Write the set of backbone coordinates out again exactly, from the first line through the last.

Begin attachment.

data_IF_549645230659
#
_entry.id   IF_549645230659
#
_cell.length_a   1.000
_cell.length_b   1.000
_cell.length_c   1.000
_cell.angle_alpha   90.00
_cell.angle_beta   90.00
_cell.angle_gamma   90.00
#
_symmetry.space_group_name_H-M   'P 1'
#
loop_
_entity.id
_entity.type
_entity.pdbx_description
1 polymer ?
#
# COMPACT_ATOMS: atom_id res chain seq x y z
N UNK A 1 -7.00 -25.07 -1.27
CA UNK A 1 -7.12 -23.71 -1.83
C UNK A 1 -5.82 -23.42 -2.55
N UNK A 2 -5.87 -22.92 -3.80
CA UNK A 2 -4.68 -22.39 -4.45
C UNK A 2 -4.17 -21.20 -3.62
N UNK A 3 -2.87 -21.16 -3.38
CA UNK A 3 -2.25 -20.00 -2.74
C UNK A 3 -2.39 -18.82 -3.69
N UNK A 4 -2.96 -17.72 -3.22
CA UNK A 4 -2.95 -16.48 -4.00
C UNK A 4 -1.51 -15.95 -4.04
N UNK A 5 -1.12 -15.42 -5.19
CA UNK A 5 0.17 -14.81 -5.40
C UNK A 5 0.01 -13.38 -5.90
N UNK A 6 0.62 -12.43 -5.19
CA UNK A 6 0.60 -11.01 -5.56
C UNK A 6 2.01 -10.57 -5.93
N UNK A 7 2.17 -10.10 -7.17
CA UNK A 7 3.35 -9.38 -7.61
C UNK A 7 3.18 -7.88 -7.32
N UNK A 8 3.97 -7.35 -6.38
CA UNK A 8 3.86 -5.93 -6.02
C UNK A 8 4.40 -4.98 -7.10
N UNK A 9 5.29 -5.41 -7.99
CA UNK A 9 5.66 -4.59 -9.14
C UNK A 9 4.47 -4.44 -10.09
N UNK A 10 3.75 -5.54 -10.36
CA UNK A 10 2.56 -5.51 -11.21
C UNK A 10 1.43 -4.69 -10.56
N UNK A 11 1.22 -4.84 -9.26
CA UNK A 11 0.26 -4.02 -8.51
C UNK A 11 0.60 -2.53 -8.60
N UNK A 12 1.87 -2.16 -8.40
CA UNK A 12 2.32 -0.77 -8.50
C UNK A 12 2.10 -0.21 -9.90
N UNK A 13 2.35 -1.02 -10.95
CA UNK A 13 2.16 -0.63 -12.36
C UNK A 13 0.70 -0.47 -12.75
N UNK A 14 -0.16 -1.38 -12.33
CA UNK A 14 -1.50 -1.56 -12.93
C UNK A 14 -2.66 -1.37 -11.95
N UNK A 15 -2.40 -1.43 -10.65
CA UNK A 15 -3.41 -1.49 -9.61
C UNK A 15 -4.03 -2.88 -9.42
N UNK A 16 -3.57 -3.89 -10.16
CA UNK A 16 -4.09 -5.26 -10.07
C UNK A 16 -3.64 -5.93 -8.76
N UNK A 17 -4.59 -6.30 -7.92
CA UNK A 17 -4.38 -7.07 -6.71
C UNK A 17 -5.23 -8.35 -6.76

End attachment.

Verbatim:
data_IF_549645230659
#
_entry.id   IF_549645230659
#
_cell.length_a   1.000
_cell.length_b   1.000
_cell.length_c   1.000
_cell.angle_alpha   90.00
_cell.angle_beta   90.00
_cell.angle_gamma   90.00
#
_symmetry.space_group_name_H-M   'P 1'
#
loop_
_entity.id
_entity.type
_entity.pdbx_description
1 polymer ?
#
# COMPACT_ATOMS: atom_id res chain seq x y z
N UNK A 1 -7.00 -25.07 -1.27
CA UNK A 1 -7.12 -23.71 -1.83
C UNK A 1 -5.82 -23.42 -2.55
N UNK A 2 -5.87 -22.92 -3.80
CA UNK A 2 -4.68 -22.39 -4.45
C UNK A 2 -4.17 -21.20 -3.62
N UNK A 3 -2.87 -21.16 -3.38
CA UNK A 3 -2.25 -20.00 -2.74
C UNK A 3 -2.39 -18.82 -3.69
N UNK A 4 -2.96 -17.72 -3.22
CA UNK A 4 -2.95 -16.48 -4.00
C UNK A 4 -1.51 -15.95 -4.04
N UNK A 5 -1.12 -15.42 -5.19
CA UNK A 5 0.17 -14.81 -5.40
C UNK A 5 0.01 -13.38 -5.90
N UNK A 6 0.62 -12.43 -5.19
CA UNK A 6 0.60 -11.01 -5.56
C UNK A 6 2.01 -10.57 -5.93
N UNK A 7 2.17 -10.10 -7.17
CA UNK A 7 3.35 -9.38 -7.61
C UNK A 7 3.18 -7.88 -7.32
N UNK A 8 3.97 -7.35 -6.38
CA UNK A 8 3.86 -5.93 -6.02
C UNK A 8 4.40 -4.98 -7.10
N UNK A 9 5.29 -5.41 -7.99
CA UNK A 9 5.66 -4.59 -9.14
C UNK A 9 4.47 -4.44 -10.09
N UNK A 10 3.75 -5.54 -10.36
CA UNK A 10 2.56 -5.51 -11.21
C UNK A 10 1.43 -4.69 -10.56
N UNK A 11 1.22 -4.84 -9.26
CA UNK A 11 0.26 -4.02 -8.51
C UNK A 11 0.60 -2.53 -8.60
N UNK A 12 1.87 -2.16 -8.40
CA UNK A 12 2.32 -0.77 -8.50
C UNK A 12 2.10 -0.21 -9.90
N UNK A 13 2.35 -1.02 -10.95
CA UNK A 13 2.16 -0.63 -12.36
C UNK A 13 0.70 -0.47 -12.75
N UNK A 14 -0.16 -1.38 -12.33
CA UNK A 14 -1.50 -1.56 -12.93
C UNK A 14 -2.66 -1.37 -11.95
N UNK A 15 -2.40 -1.43 -10.65
CA UNK A 15 -3.41 -1.49 -9.61
C UNK A 15 -4.03 -2.88 -9.42
N UNK A 16 -3.57 -3.89 -10.16
CA UNK A 16 -4.09 -5.26 -10.07
C UNK A 16 -3.64 -5.93 -8.76
N UNK A 17 -4.59 -6.30 -7.92
CA UNK A 17 -4.38 -7.07 -6.71
C UNK A 17 -5.23 -8.35 -6.76